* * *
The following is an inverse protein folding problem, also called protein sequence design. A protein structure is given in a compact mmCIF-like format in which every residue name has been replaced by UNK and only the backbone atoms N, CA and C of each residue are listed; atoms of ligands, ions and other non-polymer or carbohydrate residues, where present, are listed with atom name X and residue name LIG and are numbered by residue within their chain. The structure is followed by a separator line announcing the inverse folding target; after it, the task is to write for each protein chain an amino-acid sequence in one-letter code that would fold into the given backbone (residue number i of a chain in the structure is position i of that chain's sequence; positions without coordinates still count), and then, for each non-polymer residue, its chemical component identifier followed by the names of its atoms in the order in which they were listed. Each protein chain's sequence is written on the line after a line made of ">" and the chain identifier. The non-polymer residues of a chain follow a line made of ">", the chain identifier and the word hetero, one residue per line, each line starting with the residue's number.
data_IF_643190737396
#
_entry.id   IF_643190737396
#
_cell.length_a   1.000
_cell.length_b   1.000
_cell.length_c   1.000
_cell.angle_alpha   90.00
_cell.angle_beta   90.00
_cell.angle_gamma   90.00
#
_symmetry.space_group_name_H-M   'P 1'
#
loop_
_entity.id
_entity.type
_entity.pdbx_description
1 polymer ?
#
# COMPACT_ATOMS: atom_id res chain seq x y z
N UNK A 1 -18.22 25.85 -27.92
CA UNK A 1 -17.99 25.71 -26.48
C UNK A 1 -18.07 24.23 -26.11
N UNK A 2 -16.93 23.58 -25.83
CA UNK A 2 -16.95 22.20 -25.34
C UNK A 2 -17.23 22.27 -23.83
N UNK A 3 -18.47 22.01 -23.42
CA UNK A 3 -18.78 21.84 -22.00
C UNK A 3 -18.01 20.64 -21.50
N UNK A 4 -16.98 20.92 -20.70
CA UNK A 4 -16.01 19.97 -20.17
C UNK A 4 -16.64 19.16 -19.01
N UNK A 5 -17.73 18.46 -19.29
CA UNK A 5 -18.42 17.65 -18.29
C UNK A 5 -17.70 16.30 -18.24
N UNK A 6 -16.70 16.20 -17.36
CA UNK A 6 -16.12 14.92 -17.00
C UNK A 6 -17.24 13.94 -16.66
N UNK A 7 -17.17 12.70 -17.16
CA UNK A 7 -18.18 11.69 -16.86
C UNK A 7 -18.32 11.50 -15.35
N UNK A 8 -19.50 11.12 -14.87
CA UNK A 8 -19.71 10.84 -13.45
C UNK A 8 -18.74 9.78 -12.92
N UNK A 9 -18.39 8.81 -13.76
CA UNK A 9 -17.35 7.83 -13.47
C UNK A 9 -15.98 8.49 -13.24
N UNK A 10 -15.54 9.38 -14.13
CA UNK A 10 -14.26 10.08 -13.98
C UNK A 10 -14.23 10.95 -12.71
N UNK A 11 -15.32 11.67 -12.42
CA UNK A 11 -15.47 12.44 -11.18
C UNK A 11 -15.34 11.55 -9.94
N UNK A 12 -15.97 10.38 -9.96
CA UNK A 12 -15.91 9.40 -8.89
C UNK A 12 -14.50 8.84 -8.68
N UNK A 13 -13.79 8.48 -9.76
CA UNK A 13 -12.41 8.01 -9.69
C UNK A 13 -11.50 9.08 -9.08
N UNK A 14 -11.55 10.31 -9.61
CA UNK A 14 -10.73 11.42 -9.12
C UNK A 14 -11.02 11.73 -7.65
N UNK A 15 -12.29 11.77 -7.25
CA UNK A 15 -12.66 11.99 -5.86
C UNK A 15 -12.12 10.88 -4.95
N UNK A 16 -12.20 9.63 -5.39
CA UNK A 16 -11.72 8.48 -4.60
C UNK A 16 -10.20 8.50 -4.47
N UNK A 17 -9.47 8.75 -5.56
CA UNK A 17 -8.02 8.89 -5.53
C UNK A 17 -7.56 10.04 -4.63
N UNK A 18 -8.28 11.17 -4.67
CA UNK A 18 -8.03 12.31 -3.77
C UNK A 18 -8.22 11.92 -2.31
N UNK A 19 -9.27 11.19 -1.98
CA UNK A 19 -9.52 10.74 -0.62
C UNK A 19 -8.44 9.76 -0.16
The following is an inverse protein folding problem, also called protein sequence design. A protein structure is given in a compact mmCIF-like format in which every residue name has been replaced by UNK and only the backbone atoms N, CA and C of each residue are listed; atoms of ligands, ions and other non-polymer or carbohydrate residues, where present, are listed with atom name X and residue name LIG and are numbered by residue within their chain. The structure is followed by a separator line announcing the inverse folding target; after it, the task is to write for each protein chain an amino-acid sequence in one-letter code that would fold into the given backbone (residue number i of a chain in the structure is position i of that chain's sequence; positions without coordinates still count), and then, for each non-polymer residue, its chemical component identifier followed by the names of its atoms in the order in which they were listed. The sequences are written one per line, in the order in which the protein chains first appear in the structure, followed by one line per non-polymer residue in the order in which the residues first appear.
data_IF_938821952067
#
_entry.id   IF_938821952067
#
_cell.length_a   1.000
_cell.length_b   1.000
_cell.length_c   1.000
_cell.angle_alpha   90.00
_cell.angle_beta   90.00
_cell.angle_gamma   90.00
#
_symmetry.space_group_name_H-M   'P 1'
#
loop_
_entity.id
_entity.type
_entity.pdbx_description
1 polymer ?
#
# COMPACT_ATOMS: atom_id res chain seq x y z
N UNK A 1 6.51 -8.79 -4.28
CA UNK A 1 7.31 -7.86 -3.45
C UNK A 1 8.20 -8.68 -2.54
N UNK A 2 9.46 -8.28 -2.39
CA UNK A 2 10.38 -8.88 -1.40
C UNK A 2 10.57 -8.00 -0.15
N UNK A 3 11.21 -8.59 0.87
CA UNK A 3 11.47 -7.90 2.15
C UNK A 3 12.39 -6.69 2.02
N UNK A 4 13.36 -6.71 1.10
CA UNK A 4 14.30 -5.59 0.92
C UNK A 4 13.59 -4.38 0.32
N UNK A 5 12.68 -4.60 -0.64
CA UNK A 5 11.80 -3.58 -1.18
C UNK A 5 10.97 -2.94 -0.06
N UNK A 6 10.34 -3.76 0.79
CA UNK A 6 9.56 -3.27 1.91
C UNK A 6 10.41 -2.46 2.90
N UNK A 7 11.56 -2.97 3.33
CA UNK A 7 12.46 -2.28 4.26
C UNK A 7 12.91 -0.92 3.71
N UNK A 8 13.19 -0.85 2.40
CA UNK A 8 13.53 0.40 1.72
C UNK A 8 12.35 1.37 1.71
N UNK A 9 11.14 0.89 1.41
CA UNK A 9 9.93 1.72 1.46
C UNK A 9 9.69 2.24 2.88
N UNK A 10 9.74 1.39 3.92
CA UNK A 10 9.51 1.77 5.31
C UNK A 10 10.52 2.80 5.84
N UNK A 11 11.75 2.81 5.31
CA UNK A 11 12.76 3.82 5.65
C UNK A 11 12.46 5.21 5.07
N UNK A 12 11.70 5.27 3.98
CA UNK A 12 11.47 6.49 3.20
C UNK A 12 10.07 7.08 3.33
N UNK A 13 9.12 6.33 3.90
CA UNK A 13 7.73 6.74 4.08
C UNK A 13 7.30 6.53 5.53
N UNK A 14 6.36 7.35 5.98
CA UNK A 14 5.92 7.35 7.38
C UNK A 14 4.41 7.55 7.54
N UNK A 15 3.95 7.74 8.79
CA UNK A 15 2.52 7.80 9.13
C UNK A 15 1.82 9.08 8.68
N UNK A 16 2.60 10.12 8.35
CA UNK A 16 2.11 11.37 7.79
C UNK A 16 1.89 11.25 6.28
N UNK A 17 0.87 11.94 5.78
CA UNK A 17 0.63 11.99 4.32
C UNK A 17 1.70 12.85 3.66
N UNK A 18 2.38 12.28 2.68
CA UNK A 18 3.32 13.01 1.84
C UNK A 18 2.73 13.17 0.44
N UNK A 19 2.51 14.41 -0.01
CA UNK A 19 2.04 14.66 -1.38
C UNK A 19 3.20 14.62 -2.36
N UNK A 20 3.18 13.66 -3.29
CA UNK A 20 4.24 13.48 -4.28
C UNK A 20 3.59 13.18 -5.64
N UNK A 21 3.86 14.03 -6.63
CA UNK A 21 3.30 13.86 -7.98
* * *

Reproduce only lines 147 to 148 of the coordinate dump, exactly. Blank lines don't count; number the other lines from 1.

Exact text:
C UNK A 16 1.89 11.25 6.28
N UNK A 17 0.87 11.94 5.78